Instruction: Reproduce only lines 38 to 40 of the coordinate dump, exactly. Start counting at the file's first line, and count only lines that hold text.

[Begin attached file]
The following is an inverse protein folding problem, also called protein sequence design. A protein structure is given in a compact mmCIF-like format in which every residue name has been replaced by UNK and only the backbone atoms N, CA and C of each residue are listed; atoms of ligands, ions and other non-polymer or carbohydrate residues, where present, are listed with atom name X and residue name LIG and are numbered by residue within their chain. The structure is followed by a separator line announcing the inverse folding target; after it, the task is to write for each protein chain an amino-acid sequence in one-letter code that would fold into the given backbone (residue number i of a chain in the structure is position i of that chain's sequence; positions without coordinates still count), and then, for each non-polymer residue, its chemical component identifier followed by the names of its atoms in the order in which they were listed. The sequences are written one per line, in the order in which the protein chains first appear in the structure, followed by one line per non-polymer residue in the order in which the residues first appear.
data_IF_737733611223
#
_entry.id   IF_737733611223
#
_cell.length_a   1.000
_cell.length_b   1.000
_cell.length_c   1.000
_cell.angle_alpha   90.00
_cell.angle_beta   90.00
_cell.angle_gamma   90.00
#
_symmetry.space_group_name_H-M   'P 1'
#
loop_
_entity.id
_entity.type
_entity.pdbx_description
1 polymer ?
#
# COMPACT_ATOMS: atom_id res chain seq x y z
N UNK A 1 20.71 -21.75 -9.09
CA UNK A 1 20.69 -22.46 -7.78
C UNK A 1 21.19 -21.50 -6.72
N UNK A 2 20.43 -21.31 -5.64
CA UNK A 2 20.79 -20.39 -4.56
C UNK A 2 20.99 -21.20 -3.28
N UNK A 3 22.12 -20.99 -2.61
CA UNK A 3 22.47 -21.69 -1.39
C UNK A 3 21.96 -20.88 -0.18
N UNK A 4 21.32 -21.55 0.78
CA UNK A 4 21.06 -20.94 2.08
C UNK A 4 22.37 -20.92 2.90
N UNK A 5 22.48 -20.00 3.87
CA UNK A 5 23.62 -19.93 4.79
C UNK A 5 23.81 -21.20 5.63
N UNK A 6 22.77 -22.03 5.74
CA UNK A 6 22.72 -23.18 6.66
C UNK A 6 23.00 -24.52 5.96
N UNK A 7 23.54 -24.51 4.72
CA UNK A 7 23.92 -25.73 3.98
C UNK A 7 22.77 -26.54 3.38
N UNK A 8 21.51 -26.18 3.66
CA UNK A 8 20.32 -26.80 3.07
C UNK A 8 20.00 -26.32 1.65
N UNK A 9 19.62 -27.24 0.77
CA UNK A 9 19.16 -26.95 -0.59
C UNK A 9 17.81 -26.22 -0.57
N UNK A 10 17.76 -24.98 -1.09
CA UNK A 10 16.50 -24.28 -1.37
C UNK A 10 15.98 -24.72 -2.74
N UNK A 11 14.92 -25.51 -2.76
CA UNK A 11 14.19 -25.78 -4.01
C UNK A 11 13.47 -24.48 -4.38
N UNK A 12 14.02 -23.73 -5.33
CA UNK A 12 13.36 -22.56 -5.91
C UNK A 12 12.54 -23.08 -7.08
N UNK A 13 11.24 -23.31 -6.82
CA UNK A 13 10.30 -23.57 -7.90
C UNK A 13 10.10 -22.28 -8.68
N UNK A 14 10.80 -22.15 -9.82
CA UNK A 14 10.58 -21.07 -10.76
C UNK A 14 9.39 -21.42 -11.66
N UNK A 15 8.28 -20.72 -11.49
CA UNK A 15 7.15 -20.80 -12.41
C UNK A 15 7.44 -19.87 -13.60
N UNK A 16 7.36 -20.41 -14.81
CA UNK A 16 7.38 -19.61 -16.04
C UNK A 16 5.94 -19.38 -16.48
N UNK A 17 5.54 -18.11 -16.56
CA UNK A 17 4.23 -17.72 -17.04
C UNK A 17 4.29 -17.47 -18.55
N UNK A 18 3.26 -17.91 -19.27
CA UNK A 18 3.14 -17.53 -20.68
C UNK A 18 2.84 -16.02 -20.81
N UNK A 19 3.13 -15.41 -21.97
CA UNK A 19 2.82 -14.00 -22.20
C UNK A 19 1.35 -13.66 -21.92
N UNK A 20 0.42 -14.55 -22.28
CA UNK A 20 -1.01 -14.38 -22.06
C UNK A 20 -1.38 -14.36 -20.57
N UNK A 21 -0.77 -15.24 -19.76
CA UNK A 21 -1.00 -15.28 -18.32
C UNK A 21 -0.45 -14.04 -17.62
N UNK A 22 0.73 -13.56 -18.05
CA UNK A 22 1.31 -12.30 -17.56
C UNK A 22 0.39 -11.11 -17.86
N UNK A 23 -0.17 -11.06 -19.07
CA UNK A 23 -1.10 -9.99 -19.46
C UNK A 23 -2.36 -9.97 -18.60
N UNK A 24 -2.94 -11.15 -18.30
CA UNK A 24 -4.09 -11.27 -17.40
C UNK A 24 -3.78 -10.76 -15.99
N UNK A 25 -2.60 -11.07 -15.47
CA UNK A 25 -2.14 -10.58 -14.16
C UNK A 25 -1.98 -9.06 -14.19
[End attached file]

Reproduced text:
CA UNK A 6 22.72 -23.18 6.66
C UNK A 6 23.00 -24.52 5.96
N UNK A 7 23.54 -24.51 4.72